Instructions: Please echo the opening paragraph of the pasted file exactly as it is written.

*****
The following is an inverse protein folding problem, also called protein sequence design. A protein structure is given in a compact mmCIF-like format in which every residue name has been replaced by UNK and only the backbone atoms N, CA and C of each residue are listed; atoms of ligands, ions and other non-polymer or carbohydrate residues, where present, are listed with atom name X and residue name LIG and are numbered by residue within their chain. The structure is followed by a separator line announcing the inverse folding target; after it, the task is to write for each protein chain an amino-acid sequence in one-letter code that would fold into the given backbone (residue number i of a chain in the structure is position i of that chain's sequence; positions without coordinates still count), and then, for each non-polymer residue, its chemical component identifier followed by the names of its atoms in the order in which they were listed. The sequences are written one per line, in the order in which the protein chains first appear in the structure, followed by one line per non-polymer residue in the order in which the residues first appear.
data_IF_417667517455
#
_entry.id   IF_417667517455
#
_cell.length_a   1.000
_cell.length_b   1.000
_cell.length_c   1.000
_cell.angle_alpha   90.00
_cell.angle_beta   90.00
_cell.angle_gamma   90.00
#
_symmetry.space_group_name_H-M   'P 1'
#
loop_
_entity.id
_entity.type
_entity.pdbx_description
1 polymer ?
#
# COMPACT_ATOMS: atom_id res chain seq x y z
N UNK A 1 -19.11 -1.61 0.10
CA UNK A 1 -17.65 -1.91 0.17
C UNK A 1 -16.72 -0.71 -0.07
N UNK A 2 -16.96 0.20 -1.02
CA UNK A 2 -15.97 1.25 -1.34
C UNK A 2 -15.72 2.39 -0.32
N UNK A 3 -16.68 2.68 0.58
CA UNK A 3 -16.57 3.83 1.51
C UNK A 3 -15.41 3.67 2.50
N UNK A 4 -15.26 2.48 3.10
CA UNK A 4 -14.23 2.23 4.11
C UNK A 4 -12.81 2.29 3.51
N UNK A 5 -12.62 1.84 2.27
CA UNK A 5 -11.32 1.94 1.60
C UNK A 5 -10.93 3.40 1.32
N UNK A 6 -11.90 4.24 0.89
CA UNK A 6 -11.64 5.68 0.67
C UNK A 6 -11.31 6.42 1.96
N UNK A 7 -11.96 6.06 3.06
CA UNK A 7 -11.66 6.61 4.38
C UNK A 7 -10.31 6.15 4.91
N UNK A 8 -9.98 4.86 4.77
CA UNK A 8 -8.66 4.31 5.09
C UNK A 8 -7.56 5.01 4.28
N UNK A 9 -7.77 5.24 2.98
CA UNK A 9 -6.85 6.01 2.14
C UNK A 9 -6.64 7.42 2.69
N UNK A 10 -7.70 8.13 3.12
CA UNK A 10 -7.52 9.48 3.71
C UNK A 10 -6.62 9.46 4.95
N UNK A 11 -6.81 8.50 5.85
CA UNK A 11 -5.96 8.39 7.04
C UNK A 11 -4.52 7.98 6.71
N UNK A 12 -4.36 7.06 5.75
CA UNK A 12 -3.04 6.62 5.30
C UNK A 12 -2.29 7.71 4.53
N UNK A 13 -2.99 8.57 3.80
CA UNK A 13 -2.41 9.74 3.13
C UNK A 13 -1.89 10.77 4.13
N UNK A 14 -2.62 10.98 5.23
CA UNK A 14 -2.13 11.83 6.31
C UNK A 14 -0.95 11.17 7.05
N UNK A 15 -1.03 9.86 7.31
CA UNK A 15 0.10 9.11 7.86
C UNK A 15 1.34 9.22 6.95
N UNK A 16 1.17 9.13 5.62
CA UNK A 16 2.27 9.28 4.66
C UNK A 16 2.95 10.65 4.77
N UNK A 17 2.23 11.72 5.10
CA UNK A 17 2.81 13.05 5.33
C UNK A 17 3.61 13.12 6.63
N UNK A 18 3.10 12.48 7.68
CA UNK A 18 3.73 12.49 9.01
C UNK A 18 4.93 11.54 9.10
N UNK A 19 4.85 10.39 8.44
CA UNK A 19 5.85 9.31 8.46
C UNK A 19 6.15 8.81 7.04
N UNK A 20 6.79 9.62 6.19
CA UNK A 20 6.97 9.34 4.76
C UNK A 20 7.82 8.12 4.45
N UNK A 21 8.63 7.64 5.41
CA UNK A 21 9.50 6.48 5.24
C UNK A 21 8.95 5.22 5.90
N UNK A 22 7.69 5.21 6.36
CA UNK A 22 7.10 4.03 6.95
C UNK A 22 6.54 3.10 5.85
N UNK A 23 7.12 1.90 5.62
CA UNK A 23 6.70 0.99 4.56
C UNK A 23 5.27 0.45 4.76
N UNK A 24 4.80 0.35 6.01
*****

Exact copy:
The following is an inverse protein folding problem, also called protein sequence design. A protein structure is given in a compact mmCIF-like format in which every residue name has been replaced by UNK and only the backbone atoms N, CA and C of each residue are listed; atoms of ligands, ions and other non-polymer or carbohydrate residues, where present, are listed with atom name X and residue name LIG and are numbered by residue within their chain. The structure is followed by a separator line announcing the inverse folding target; after it, the task is to write for each protein chain an amino-acid sequence in one-letter code that would fold into the given backbone (residue number i of a chain in the structure is position i of that chain's sequence; positions without coordinates still count), and then, for each non-polymer residue, its chemical component identifier followed by the names of its atoms in the order in which they were listed. The sequences are written one per line, in the order in which the protein chains first appear in the structure, followed by one line per non-polymer residue in the order in which the residues first appear.